NIH to provide one of largest chest x-ray datasets for research

A chest X-ray identifying a lung mass, pictured, is one of more than 100,00 such X-rays the National Institutes of Health Clinical Center is releasing to the scientific community for research purposes as part of one of the largest publicly available chest X-ray datasets. Photo courtesy NIH

Sept. 30 (UPI) — The National Institutes of Health Clinical Center has released more than 100,000 chest X-ray images and data for use in research by the scientific community.

This release will allow researchers throughout the United States and the world to freely access the datasets and increase their ability to teach computers how to detect and diagnose disease.

NIH compiled the dataset of scans from more than 30,000 patients, including many with advanced lung disease. The NIH Clinical Center is the nation’s largest hospital devoted entirely to clinical research and partners with researchers to voluntarily enroll participants in clinical trials.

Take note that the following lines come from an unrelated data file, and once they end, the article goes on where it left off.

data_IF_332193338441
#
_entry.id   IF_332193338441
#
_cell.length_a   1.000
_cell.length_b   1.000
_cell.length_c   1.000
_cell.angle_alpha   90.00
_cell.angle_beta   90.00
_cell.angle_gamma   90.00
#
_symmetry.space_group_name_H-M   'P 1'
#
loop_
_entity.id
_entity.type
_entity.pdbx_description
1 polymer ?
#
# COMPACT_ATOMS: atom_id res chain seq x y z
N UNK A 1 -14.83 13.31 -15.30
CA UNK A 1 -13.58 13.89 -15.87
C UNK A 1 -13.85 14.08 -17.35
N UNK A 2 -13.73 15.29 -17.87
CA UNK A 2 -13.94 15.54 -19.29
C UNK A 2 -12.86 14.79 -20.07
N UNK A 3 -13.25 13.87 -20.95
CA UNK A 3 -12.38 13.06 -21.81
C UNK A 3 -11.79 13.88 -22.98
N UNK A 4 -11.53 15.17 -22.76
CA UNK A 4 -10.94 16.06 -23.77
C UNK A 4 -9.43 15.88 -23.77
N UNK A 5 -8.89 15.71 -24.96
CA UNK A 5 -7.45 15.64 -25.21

The release is detailed in a paper published by the Computer Vision Foundation.

The challenge for researchers is the observation and knowledge of anatomical principles, physiology and pathology that goes into reading and diagnosing a chest X-ray. These factors increase the difficulty of developing a consistent and automated technique for reading images while taking into account all common thoracic diseases.

The dataset will help academic and research institutions across the country be able to teach a computer to read and process extremely large amounts of scans to confirm results and possibly identify other findings that may be overlooked.

The advanced computer technology will also help create a virtual radiology resident that can be taught to read more complex images like CT and MRI scans, identify slow changes occurring over the course of multiple chest X-rays and benefit patients in developing countries that do not have access to radiologists to read and interpret X-rays.

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